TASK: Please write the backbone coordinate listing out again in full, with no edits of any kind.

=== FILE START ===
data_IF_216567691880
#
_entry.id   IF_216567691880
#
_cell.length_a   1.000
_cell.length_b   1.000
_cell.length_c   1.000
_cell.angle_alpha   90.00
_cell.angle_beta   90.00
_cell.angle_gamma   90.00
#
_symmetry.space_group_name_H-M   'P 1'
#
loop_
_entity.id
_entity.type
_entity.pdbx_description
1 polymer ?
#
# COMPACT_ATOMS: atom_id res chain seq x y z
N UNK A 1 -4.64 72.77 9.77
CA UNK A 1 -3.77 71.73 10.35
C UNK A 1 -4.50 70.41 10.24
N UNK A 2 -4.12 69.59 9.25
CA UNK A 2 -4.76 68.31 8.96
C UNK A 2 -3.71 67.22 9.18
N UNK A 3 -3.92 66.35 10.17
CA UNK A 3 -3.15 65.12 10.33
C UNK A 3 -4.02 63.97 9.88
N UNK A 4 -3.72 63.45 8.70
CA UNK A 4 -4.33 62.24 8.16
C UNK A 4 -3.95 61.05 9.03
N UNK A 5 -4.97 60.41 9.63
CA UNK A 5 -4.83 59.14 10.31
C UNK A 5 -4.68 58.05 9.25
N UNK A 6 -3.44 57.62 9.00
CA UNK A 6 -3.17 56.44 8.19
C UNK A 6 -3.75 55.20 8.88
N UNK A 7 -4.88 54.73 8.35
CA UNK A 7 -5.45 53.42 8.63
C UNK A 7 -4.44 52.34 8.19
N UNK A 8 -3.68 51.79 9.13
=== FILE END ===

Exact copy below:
data_IF_216567691880
#
_entry.id   IF_216567691880
#
_cell.length_a   1.000
_cell.length_b   1.000
_cell.length_c   1.000
_cell.angle_alpha   90.00
_cell.angle_beta   90.00
_cell.angle_gamma   90.00
#
_symmetry.space_group_name_H-M   'P 1'
#
loop_
_entity.id
_entity.type
_entity.pdbx_description
1 polymer ?
#
# COMPACT_ATOMS: atom_id res chain seq x y z
N UNK A 1 -4.64 72.77 9.77
CA UNK A 1 -3.77 71.73 10.35
C UNK A 1 -4.50 70.41 10.24
N UNK A 2 -4.12 69.59 9.25
CA UNK A 2 -4.76 68.31 8.96
C UNK A 2 -3.71 67.22 9.18
N UNK A 3 -3.92 66.35 10.17
CA UNK A 3 -3.15 65.12 10.33
C UNK A 3 -4.02 63.97 9.88
N UNK A 4 -3.72 63.45 8.70
CA UNK A 4 -4.33 62.24 8.16
C UNK A 4 -3.95 61.05 9.03
N UNK A 5 -4.97 60.41 9.63
CA UNK A 5 -4.83 59.14 10.31
C UNK A 5 -4.68 58.05 9.25
N UNK A 6 -3.44 57.62 9.00
CA UNK A 6 -3.17 56.44 8.19
C UNK A 6 -3.75 55.20 8.88
N UNK A 7 -4.88 54.73 8.35
CA UNK A 7 -5.45 53.42 8.63
C UNK A 7 -4.44 52.34 8.19
N UNK A 8 -3.68 51.79 9.13